Quote (Henry H. Halley)”Some church historians think there is not sufficient evidence that Peter was ever in Rome. Most of them, however, agree that it is probable that, about the last year of his life, Peter did go to Rome, either by order of Nero or of his own accord to steady the Christians under the terrific blows of Nero’s persecution.
‘Babylon’ (5:13) Some take this to be literal Babylon of the Euphrates. But quite generally it is thought to mean Rome. In those times of persecution, for prudence sake Christians had to be careful how they spoke of the ruling power, and had a name for it that they, but not an outsider, would understand.
Nero’s persecution of Christians AD64-67 was very severe in and around Rome but was not general over the empire. However the example of the emperor encouraged the enemies of Christians everywhere to take the slightest pretext to persecute. It was a trying time, the Church was about 35 years old. It had suffered persecutions in various localities at the hands of local authorities. But now Imperial Rome, which had hitherto been indifferent, even in some cases friendly, had accused the church of a terrible crime and was undertaking to punish it.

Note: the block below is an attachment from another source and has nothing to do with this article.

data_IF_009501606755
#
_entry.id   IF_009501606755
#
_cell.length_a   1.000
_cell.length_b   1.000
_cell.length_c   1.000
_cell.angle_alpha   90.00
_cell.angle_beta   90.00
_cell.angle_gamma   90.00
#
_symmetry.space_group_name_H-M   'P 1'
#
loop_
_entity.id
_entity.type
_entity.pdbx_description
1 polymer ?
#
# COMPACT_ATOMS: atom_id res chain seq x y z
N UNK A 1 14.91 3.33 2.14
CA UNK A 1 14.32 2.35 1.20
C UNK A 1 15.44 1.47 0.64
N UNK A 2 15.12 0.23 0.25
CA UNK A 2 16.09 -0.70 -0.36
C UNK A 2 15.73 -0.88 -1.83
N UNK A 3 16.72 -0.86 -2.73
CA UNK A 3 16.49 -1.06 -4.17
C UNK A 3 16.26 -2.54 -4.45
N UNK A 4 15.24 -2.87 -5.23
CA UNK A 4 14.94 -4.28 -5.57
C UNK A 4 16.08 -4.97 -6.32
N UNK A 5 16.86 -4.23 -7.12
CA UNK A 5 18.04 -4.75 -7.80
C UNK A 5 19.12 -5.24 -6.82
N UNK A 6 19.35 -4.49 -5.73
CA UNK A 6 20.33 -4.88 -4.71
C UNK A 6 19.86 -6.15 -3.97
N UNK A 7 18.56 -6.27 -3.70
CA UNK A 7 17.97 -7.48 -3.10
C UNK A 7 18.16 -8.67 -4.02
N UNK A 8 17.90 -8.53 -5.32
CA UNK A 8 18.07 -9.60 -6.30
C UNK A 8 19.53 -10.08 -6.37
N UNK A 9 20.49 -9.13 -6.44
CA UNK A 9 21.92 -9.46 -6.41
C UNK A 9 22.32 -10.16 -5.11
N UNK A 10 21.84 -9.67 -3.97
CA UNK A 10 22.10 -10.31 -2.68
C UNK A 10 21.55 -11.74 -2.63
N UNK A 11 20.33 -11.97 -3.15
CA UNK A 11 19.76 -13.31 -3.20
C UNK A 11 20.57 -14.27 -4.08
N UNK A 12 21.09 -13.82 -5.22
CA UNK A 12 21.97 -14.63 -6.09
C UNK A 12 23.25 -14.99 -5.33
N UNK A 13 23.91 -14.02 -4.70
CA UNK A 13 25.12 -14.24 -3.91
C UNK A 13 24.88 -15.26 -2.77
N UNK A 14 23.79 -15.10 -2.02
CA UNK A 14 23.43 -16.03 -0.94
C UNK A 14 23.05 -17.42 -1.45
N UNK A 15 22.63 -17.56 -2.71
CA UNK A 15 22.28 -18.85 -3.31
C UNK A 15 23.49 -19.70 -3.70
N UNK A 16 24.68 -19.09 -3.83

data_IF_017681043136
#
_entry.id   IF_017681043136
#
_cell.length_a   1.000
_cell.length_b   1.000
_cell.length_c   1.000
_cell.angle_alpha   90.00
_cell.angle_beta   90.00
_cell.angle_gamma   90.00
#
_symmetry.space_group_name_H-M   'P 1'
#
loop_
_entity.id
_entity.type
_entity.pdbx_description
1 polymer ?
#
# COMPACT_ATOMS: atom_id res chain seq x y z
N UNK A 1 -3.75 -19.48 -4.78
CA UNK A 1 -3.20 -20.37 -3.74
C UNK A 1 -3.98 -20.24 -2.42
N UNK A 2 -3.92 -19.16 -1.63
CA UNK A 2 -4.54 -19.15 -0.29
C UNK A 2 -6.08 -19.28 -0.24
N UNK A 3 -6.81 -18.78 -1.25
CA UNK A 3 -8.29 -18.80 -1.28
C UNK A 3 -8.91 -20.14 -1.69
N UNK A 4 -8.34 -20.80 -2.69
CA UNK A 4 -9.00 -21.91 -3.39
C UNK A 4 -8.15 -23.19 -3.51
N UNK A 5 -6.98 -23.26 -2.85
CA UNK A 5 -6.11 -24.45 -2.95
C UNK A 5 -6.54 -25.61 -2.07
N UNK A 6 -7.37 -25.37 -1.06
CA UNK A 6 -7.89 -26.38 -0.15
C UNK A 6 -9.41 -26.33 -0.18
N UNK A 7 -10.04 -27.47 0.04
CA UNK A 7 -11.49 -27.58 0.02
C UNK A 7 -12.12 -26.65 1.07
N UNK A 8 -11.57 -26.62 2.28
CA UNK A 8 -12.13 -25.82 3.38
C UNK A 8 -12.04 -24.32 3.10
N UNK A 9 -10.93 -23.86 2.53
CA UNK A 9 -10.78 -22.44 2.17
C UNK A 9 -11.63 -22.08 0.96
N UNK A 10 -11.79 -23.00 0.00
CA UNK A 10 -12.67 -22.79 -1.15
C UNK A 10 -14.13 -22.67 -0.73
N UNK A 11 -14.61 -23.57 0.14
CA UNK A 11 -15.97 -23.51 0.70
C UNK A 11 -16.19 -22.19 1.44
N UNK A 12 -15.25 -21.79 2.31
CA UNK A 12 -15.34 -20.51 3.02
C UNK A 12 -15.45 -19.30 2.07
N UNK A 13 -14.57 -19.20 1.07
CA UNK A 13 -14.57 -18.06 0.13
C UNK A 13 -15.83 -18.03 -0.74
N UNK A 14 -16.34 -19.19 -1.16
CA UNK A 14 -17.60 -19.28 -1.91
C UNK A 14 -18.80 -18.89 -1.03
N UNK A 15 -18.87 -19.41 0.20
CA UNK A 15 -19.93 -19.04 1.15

The Church was undergoing a world trial(5:9). It seemed as if the end had come. It was literally a ‘fiery trial’(4:12). Christians were being burned nightly in Nero’s gardens. It did look as though the devil, as a ‘roaring lion’(5:8) was about to devour the Church.
It is thought possible that Peter may have written this letter immediately after Paul’s martyrdom, about 66AD, and sent it by Silas (5:12), who had been one of Paul’s helpers, to those churches that Paul had founded, to encourage them to bear up under suffering.
Thus the epistle was born in the atmosphere of suffering, shortly before Peter’s own martyrdom, exhorting Christians not to think it strange that they had to suffer, reminding them that Christ did His Work by suffering.